Author(s): Adaobi Tricia Nwaubani
Kingsley is fresh out of university, eager to find an engineering job so he can support his family and marry the girl of his dreams. Being the opara of the family, he is entitled to certain privileges - a piece of meat in his egusi soup, a party to celebrate his graduation. But times are hard in Nigeria and jobs are not easy to come by. For much of his young life, Kingsley believed that education was everything, that through wisdom, all things were possible. But when a tragedy befalls his family, Kingsley learns the hardest lesson of all: education may be the language of success in his country, but it is money that does the talking. In desperation he turns to his uncle, Boniface-aka Cash Daddy-an exuberant character who suffers from elephantiasis of the pocket. He is also rumoured to run a successful empire of email scams. But he can help. With Cash Daddy's intervention, Kingsley and his family can be as safe as a tortoise under its shell. It is up to Kingsley now, to reconcile his passion for knowledge with his hunger for money, to fully assume his role of first son. But can he do it without being drawn into this outlandish milieu?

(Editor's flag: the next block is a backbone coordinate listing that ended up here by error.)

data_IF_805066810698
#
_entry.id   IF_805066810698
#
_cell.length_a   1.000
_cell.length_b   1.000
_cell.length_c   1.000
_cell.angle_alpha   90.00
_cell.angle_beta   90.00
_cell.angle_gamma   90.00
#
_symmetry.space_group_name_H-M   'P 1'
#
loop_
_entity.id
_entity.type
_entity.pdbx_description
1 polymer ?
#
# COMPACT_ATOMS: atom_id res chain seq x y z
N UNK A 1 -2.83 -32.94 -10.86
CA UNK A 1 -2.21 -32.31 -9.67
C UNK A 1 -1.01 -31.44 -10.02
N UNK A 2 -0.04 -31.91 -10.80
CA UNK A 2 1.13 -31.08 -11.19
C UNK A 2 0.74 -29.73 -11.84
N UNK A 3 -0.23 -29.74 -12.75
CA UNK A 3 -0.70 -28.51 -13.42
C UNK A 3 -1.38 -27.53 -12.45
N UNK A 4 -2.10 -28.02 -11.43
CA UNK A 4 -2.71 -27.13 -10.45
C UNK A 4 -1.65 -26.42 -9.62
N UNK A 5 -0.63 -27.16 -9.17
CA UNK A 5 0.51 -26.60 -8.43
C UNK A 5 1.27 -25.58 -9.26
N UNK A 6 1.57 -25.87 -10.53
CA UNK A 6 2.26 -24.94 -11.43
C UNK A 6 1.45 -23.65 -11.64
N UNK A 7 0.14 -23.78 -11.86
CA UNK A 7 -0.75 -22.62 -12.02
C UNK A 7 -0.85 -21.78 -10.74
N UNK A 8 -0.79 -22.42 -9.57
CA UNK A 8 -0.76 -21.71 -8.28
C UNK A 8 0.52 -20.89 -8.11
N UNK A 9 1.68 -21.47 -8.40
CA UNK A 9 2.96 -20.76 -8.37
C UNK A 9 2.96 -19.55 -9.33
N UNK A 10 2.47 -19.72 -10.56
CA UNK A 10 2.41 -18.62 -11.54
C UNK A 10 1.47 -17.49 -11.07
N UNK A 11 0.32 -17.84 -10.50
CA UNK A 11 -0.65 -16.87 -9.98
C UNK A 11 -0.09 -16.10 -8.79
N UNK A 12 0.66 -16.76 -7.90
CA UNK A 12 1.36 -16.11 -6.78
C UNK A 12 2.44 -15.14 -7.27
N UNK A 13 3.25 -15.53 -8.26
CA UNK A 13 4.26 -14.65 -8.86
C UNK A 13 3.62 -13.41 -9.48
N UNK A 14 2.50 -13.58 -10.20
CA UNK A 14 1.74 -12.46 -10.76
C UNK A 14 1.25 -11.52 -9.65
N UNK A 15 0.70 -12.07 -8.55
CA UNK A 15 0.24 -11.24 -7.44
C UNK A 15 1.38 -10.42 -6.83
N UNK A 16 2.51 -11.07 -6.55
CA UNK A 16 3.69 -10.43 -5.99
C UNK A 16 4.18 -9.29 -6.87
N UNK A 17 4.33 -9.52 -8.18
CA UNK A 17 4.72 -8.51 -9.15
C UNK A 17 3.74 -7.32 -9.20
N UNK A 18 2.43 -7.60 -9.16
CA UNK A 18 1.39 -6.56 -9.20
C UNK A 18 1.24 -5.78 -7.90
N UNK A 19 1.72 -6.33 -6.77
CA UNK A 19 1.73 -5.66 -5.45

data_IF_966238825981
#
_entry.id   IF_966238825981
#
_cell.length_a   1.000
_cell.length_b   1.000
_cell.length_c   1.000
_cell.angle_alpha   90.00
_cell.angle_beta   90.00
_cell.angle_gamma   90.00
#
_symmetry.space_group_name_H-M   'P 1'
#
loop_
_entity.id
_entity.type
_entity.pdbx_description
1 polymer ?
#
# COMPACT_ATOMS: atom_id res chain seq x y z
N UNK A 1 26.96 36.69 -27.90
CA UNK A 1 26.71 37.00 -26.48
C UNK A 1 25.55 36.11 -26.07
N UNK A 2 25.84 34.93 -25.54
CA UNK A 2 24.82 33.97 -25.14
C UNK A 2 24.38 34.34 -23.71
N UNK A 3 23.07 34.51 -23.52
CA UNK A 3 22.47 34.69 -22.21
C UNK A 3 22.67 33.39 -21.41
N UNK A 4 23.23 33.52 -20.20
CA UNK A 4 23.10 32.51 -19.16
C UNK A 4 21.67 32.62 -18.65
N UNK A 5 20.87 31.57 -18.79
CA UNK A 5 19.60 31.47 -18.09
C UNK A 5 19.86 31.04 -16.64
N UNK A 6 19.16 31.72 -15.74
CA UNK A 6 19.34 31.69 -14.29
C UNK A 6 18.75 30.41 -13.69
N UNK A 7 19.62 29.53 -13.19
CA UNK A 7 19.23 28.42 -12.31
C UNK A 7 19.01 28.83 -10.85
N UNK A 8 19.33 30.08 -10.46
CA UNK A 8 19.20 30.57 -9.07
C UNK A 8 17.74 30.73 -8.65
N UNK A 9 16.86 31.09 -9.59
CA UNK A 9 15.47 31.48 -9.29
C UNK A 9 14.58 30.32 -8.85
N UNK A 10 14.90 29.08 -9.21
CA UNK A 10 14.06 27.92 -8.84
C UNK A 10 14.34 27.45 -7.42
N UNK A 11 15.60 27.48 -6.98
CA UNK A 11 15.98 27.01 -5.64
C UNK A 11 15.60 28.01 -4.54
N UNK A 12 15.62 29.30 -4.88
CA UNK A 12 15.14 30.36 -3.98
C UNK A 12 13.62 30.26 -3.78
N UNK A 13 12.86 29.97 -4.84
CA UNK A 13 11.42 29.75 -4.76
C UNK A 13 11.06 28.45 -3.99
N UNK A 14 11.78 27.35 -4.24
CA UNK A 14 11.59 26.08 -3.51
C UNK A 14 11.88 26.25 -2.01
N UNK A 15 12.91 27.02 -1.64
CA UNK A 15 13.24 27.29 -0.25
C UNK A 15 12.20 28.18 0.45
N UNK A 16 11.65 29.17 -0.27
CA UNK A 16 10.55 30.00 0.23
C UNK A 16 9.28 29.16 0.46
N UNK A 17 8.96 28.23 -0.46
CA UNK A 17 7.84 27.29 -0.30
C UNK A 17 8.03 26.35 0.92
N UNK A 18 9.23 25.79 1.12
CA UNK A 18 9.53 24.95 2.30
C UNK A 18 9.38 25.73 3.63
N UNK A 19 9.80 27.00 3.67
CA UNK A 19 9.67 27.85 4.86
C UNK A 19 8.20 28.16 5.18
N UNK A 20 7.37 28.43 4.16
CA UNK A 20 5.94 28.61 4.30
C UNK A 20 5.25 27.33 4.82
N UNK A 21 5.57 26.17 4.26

Winner of Commonwealth Writers' Prize Best First Book - Africa 2010.
'poignantly funny' WATERSTONE'S BOOKS QUARTERLY 'sparklingly funny debut novel' WIRED MAGAZINE 'In this touching tale, the Nigerian author traces a "419" plot back a generation - a generation full of hope and promise.' PRIDE MAGAZINE '[Nwaubani] not merely explores a side of modern existence that touches millions every day, but does so with wit, warmth and insight.' -- Boyd Tonkin THE INDEPENDENT '[Nwaubani's] pointed and poignant first novel is a lively, good-humored and provocative examination of the truth behind a global inbox of deceit.' THE WASHINGTON POST 'This is a fast, fresh, often hilarious first novel, by one of the remarkably talented young African writers who are rapidly making everyone else look stale.' THE TIMES 'Nwaubani does a great job of detailing the frantic pulse of urban Nigeria' TIME OUT 'beautifully written... More than just a brilliant read, it also turns the whole idea of Nigerian 419 scams neatly on its head, using wit and warm humour to bring to life the stories of the email recipients themselves.' SUNDAY HERALD
Adaobi Tricia Nwaubani grew up in the eastern part of Nigeria, among the Igbo speaking people. She now lives in Abuja Nigeria. I Do Not Come to You by Chance is her first novel.